The anticipation makes it nearly impossible to sleep. Yet another adventure in the mountain rivers of West Virginia is knocking on my doorstep and the restlessness is palpable. The day’s hours of planning and preparation added to the excitement; the crescendo of giddiness stretches the eyelids and lashes wide. Tomorrow’s angling trip is going to be a good one, even if I don’t get wink of shut-eye.
Wade fishing for trout never gets old. Stream conditions are constantly changing. In fact, the only constant here is change itself. Like the relentless movement of a river, a fluid approach and open mindset create a blank canvas—one that is painted as the day unfolds. No two trips are the same. The guarantees of uncertainty and discovery lead me back again and again, every experience unique in its own way.
Fortunately for adventurous anglers, the higher elevation streams that flow from the roof of the Mountain State present the perfect settings in which to take a dip and pursue our finned friends. Whether it be in a fast, shallow riffle that barely covers your ankles or waist deep in a pool of dreams, West Virginia’s 600 or so trout streams present opportunities for anglers of all skill levels and desires. I indulge in everything from little runs wide enough to jump over to the grand and extensive drainages like the Gauley, Elk, and Potomac rivers.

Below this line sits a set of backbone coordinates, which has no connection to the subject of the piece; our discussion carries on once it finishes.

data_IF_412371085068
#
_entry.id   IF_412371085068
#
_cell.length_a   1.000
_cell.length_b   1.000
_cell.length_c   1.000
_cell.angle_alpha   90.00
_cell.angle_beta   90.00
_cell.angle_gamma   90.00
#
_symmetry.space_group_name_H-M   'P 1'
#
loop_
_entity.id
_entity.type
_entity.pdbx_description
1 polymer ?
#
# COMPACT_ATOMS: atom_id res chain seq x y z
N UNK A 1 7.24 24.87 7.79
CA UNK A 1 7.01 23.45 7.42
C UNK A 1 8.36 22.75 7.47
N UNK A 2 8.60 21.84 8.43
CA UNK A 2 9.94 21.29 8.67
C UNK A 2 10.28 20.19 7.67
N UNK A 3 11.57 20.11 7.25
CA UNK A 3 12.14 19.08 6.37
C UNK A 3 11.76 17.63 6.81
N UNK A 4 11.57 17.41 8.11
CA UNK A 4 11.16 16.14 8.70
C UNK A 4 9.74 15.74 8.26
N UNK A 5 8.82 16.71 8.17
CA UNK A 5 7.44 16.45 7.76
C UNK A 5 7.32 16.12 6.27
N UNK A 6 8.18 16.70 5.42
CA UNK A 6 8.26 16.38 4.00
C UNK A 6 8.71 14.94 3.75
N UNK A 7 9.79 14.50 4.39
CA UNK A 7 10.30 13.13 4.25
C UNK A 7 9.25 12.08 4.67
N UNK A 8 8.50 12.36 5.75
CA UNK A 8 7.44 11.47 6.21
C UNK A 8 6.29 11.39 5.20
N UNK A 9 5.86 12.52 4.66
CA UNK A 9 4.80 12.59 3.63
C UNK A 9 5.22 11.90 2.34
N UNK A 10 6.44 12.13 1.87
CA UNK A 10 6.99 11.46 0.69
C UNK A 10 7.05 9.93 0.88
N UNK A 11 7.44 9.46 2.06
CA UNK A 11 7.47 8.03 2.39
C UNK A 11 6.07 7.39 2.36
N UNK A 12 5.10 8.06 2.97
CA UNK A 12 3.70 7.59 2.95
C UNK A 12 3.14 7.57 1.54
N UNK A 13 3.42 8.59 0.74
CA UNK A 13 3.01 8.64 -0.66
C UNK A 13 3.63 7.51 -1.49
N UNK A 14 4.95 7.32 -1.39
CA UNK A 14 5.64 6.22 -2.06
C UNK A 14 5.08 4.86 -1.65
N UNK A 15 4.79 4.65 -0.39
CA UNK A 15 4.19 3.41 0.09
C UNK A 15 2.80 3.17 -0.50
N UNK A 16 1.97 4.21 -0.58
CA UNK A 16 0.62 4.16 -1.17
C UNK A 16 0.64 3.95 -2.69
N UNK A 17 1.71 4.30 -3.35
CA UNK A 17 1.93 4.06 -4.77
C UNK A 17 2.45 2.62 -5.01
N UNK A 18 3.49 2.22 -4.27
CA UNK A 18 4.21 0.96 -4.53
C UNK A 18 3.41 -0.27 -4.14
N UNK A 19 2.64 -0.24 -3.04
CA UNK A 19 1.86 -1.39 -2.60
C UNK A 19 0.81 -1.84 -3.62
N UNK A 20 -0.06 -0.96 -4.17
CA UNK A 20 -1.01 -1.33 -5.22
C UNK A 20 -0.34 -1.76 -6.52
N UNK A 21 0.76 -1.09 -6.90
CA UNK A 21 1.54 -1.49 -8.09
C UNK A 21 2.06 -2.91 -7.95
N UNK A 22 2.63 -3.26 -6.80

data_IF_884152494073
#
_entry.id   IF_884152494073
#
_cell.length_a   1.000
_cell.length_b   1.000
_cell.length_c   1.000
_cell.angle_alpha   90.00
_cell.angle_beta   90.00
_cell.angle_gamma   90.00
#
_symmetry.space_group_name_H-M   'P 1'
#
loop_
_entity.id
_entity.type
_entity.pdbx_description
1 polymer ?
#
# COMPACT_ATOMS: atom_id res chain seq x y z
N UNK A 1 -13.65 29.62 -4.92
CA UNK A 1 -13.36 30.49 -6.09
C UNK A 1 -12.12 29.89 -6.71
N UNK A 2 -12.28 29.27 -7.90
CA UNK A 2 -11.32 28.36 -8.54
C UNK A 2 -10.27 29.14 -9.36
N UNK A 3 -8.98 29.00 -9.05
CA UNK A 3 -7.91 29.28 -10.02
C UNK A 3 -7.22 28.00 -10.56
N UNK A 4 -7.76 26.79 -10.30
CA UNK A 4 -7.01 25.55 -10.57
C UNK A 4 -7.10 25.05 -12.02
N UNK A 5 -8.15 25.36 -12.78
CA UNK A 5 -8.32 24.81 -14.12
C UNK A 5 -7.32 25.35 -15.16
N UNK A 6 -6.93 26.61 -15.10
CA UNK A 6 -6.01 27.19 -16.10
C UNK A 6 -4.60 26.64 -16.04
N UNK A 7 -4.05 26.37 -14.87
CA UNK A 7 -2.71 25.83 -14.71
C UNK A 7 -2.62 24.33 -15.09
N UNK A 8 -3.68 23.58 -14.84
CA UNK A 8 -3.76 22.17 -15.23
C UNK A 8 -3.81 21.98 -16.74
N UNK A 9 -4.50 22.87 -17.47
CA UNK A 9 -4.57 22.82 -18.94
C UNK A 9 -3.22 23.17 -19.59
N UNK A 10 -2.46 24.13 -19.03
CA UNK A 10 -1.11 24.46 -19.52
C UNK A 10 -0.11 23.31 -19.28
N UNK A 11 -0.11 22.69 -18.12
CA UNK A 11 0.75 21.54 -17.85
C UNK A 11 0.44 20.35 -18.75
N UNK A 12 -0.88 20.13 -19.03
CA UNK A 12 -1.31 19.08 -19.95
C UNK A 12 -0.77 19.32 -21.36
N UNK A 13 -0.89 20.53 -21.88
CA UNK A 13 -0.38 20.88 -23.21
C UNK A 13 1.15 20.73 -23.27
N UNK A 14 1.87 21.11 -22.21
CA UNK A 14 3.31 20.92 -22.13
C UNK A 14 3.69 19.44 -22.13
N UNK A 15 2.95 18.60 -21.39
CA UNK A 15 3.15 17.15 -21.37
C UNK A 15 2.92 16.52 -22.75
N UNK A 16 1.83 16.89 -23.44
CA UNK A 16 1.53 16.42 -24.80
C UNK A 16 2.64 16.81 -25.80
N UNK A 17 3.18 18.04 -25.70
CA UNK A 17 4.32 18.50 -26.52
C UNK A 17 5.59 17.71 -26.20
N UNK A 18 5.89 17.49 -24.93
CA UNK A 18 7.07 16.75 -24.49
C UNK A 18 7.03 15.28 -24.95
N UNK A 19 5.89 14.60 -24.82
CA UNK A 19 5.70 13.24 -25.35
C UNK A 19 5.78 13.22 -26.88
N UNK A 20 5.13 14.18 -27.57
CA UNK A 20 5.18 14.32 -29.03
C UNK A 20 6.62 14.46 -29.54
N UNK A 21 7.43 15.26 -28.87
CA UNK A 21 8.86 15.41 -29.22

Trout—especially native brook trout—are high on the favorites list. Casting to these wild and elusive creatures in cool, cleansing waters produces big smiles and fond memories. Rainbow, brown, and tiger trout are oft in abundance. One might even hook a palomino trout, or as locals know them, the golden trout. These hatchery fluke and sheer freaks of nature present themselves as slivers of banana with a hint of strawberry, scurrying under the cover and confusion of moving water.
Summertime is the right time, and wet wading for these fish is pure joy after spending months in synthetic or neoprene waders, wool socks, and heavy fleece pants. All those extra layers tally up to a lot of baggage, creating an artificial barrier that numbs the body’s senses.
Today, I’m wading in nothing but a pair of sandals and shorts. I can feel the hairs on my legs methodically waving back and forth in the cascading brook. The fluid dynamics against my skin help uncover variations in velocity, at times revealing micro-pockets of calm water that could potentially hold the catch of the day.
I’m also able to detect subtle differences in water temperature, occasionally uncovering an underwater spring as I wet wade through a pool. These cooler waters of these isolated springs draw trout near as the surrounding water temperatures increase. In a fascinating temperature inversion, springs also hold fish during the winter—their warmer confines will be more hospitable than the bone-numbing temperatures of snow and ice meltwater. Knowing where these little underwater anomalies are located in various streams is a good thing to file away in the memory bank.